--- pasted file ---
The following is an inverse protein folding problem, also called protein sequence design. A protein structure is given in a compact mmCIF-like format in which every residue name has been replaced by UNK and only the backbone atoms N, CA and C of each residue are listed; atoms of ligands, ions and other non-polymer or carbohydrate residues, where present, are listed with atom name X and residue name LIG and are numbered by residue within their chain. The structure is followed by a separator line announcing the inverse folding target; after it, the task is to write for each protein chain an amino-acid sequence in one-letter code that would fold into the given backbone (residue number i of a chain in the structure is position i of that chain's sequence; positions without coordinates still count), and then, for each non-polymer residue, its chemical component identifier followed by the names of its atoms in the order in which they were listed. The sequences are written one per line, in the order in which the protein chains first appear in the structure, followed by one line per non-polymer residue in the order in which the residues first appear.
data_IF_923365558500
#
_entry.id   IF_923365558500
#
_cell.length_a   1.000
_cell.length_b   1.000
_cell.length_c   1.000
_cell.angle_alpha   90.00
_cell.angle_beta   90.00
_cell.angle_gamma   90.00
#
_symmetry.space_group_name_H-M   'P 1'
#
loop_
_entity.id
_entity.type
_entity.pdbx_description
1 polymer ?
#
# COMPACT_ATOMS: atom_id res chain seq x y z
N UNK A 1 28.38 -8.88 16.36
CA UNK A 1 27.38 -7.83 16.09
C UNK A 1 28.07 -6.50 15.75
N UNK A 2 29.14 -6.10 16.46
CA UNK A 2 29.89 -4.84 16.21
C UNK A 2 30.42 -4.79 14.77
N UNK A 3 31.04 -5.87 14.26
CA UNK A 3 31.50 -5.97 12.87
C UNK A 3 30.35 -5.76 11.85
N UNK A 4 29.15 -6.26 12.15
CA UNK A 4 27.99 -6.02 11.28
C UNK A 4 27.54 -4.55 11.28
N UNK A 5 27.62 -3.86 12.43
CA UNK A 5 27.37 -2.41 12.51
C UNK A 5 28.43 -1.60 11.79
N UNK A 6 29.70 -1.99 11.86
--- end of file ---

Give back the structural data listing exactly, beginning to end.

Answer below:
The following is an inverse protein folding problem, also called protein sequence design. A protein structure is given in a compact mmCIF-like format in which every residue name has been replaced by UNK and only the backbone atoms N, CA and C of each residue are listed; atoms of ligands, ions and other non-polymer or carbohydrate residues, where present, are listed with atom name X and residue name LIG and are numbered by residue within their chain. The structure is followed by a separator line announcing the inverse folding target; after it, the task is to write for each protein chain an amino-acid sequence in one-letter code that would fold into the given backbone (residue number i of a chain in the structure is position i of that chain's sequence; positions without coordinates still count), and then, for each non-polymer residue, its chemical component identifier followed by the names of its atoms in the order in which they were listed. The sequences are written one per line, in the order in which the protein chains first appear in the structure, followed by one line per non-polymer residue in the order in which the residues first appear.
data_IF_923365558500
#
_entry.id   IF_923365558500
#
_cell.length_a   1.000
_cell.length_b   1.000
_cell.length_c   1.000
_cell.angle_alpha   90.00
_cell.angle_beta   90.00
_cell.angle_gamma   90.00
#
_symmetry.space_group_name_H-M   'P 1'
#
loop_
_entity.id
_entity.type
_entity.pdbx_description
1 polymer ?
#
# COMPACT_ATOMS: atom_id res chain seq x y z
N UNK A 1 28.38 -8.88 16.36
CA UNK A 1 27.38 -7.83 16.09
C UNK A 1 28.07 -6.50 15.75
N UNK A 2 29.14 -6.10 16.46
CA UNK A 2 29.89 -4.84 16.21
C UNK A 2 30.42 -4.79 14.77
N UNK A 3 31.04 -5.87 14.26
CA UNK A 3 31.50 -5.97 12.87
C UNK A 3 30.35 -5.76 11.85
N UNK A 4 29.15 -6.26 12.15
CA UNK A 4 27.99 -6.02 11.28
C UNK A 4 27.54 -4.55 11.28
N UNK A 5 27.62 -3.86 12.43
CA UNK A 5 27.37 -2.41 12.51
C UNK A 5 28.43 -1.60 11.79
N UNK A 6 29.70 -1.99 11.86